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A few days ago, I was baffled to see an obviously scammy event pop up in my Google calendar: I’d won $2,338 in some ‘annual competition.’
I had no idea where this was coming from, and even began suspecting my browser extensions for the uninvited spam. But as it turns out, this is just a phishing scam that dates back to 2016, and was more recently spotted by security firm Kaspersky back in June. It’s gaining momentum now, for some reason, much to everyone’s annoyance.
Obviously, you shouldn’t click through to the included links, because you’ll just end up handing over your data to hackers, and you won’t receive prize money, or a free iPhone, or whatever they’re promising you. What you should do is follow these simple steps to banish these scammy entries from your calendar for good.
If you use Google Calendar:
- Open Google Calendar on your desktop.
- Click on the gear icon near the top right corner, and then click on Settings.
- Go to Event Settings.
- In the option labeled Automatically add invitations, pick ‘No, only show invitations to which I’ve responded.’
That should do the trick. But in case you’re also receiving spammy events via email, you’ll need to make another tweak to stop those from showing up in your calendar. Hopefully you won’t have to use this, because it will also prevent useful event listings (like your flight departures) from being added to your calendar, but if that’s what it takes, then this is your best bet.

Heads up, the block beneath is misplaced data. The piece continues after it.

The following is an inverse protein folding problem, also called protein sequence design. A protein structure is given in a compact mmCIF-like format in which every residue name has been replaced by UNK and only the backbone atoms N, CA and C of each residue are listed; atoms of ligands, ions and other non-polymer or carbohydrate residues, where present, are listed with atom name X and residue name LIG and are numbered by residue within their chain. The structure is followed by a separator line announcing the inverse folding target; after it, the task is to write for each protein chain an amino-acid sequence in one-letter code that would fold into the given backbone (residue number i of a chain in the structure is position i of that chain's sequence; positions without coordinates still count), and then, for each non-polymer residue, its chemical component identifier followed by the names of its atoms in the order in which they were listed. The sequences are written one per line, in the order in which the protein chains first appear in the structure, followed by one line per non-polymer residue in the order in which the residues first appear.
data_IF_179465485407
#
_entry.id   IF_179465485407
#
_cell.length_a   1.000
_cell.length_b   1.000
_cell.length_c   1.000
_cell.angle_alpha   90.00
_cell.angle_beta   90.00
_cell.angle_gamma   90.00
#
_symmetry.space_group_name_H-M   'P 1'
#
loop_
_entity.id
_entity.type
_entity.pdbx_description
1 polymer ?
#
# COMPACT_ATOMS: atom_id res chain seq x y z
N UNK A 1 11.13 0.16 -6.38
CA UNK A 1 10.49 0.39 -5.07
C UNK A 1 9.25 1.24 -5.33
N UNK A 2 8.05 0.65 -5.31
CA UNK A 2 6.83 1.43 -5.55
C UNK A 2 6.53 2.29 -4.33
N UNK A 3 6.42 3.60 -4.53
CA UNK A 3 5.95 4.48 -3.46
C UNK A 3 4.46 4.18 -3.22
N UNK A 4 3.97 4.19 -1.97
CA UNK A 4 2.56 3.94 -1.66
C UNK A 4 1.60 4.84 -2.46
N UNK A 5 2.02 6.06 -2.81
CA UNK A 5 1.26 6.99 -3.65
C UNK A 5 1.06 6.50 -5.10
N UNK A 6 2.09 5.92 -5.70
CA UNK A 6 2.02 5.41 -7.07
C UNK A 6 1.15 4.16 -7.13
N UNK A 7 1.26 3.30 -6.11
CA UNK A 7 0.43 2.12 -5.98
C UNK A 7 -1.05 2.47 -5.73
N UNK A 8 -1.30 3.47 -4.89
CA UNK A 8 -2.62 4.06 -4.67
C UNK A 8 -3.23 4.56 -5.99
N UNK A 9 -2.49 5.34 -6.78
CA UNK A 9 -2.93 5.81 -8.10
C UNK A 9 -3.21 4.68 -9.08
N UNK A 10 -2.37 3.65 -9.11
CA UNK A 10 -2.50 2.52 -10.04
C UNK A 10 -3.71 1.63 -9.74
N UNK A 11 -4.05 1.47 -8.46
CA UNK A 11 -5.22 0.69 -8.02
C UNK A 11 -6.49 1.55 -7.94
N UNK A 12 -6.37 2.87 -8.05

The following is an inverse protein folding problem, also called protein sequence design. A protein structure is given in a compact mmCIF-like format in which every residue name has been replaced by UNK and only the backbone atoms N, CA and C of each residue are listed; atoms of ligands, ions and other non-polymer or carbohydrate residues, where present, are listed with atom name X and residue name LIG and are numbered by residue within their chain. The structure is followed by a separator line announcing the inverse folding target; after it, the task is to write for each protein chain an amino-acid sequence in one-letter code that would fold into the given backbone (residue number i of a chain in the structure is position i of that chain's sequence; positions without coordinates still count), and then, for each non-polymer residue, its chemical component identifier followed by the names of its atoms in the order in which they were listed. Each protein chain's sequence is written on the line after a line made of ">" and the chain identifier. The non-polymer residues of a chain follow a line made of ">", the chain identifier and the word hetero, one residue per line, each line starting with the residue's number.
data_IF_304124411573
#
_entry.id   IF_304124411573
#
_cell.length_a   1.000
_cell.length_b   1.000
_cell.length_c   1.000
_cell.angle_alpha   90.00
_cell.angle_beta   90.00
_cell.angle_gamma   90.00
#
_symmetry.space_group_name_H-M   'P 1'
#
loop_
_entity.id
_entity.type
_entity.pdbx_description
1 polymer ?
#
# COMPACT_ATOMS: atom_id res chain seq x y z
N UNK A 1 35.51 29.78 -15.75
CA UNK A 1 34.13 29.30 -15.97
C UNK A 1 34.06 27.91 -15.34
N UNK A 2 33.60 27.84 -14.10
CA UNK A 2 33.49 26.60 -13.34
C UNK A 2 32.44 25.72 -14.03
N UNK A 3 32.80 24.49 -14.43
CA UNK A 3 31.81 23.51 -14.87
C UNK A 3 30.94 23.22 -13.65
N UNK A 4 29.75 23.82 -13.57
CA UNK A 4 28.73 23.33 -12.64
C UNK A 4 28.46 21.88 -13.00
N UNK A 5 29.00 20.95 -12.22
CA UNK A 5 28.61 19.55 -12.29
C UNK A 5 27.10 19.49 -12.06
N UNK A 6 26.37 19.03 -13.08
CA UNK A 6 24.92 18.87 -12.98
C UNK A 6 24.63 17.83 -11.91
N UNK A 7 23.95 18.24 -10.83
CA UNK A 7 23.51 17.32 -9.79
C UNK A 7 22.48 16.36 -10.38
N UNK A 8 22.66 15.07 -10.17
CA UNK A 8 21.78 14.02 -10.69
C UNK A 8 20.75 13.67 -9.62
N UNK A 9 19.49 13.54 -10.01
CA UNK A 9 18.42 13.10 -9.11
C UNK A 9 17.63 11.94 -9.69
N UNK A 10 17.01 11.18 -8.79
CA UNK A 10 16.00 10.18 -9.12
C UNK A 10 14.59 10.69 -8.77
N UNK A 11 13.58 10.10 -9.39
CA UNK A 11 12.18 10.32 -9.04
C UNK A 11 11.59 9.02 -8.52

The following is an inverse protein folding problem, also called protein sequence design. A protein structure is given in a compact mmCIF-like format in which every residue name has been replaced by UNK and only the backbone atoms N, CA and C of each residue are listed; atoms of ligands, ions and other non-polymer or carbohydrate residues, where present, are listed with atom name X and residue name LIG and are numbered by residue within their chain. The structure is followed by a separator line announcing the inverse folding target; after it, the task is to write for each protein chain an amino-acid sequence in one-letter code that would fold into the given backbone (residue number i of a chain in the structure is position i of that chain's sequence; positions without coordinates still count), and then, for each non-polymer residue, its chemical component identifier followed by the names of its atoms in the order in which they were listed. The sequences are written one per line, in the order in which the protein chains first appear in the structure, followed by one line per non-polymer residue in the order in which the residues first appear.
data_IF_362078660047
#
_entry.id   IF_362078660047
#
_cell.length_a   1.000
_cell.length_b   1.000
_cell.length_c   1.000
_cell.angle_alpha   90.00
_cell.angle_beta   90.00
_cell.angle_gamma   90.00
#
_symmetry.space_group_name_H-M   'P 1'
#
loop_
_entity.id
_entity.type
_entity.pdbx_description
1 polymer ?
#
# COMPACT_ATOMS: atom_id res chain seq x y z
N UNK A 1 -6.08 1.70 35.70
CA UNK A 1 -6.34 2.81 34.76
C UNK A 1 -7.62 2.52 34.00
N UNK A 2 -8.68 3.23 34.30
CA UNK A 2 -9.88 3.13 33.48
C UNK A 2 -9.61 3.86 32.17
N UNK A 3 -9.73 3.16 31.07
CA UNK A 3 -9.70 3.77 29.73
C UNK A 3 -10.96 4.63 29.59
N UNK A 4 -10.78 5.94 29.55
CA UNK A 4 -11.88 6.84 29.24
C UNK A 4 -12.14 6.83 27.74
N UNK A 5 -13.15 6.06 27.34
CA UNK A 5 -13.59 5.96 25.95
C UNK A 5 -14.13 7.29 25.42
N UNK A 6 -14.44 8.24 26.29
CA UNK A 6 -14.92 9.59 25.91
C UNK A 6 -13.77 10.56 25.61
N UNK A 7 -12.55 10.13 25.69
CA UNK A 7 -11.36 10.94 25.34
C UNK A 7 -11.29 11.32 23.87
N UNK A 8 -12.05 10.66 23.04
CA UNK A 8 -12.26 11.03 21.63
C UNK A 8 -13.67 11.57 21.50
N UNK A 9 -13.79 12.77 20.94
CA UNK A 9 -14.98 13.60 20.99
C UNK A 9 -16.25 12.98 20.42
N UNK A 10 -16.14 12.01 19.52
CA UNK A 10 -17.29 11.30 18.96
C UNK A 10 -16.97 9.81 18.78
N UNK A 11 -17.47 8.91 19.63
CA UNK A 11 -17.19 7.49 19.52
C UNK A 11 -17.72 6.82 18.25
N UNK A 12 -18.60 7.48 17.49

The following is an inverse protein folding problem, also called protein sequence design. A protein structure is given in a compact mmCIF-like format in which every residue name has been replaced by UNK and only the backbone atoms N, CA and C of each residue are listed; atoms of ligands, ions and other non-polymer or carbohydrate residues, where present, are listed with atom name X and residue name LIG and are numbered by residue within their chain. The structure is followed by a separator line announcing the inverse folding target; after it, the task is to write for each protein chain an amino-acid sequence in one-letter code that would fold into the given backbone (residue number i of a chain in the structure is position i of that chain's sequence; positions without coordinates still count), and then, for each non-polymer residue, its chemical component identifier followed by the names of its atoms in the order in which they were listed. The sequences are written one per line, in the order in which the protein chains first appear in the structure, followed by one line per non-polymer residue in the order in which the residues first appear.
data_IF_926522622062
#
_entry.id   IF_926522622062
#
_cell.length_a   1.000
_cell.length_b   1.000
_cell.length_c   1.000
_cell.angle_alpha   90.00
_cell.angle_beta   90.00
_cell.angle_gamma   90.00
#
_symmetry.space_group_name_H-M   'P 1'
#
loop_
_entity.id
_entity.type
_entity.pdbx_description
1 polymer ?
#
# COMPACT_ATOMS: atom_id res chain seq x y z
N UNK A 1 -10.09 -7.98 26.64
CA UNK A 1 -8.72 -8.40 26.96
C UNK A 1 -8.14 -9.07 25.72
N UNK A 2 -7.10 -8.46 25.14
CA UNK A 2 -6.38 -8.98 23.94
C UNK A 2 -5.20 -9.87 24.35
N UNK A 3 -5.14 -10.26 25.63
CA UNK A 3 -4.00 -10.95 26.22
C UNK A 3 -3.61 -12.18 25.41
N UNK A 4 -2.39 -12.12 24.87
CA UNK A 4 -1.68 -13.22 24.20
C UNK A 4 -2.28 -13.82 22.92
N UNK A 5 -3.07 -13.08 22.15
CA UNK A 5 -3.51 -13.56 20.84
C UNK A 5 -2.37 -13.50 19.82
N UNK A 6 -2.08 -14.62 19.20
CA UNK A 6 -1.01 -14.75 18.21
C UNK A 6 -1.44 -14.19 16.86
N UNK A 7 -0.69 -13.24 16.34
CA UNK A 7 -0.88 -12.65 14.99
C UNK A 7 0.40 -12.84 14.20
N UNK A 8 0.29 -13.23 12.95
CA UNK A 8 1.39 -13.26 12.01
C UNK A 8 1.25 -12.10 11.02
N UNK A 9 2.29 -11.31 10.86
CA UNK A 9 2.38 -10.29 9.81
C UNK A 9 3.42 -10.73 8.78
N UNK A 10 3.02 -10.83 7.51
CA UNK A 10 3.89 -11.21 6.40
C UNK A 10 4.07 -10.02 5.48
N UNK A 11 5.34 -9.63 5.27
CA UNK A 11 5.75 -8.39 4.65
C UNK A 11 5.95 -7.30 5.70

- On the left-hand menu in Settings, click on Events from Gmail.
- Uncheck Automatically add events from Gmail to my calendar.
- Dismiss the warning which says ‘You’ll no longer see events automatically added from your email. Previously added events from Gmail will be removed’ by clicking Okay.
If you use Apple’s iCloud calendar:
I have some bad news: there currently isn’t an easy way to block calendar invites from strangers. Still, there’s one simple thing you can do to protect yourself.
If you receive a spammy event invitation attached to an email, AppleInsider says not to click the ‘Accept,’ ‘Decline,’ or ‘Maybe buttons, because that will send a notification back to the hacker letting them know your email inbox is real and active. The best thing to do at this point is to report it as spam:
- Head to iCloud on the web and log in on your desktop.
- Open the Calendar app, and click Report junk. This will remove the event and won’t notify the sender.
Hopefully, Apple will fix this soon; we’ve contacted the company about it, and will update this post if there’s a fix.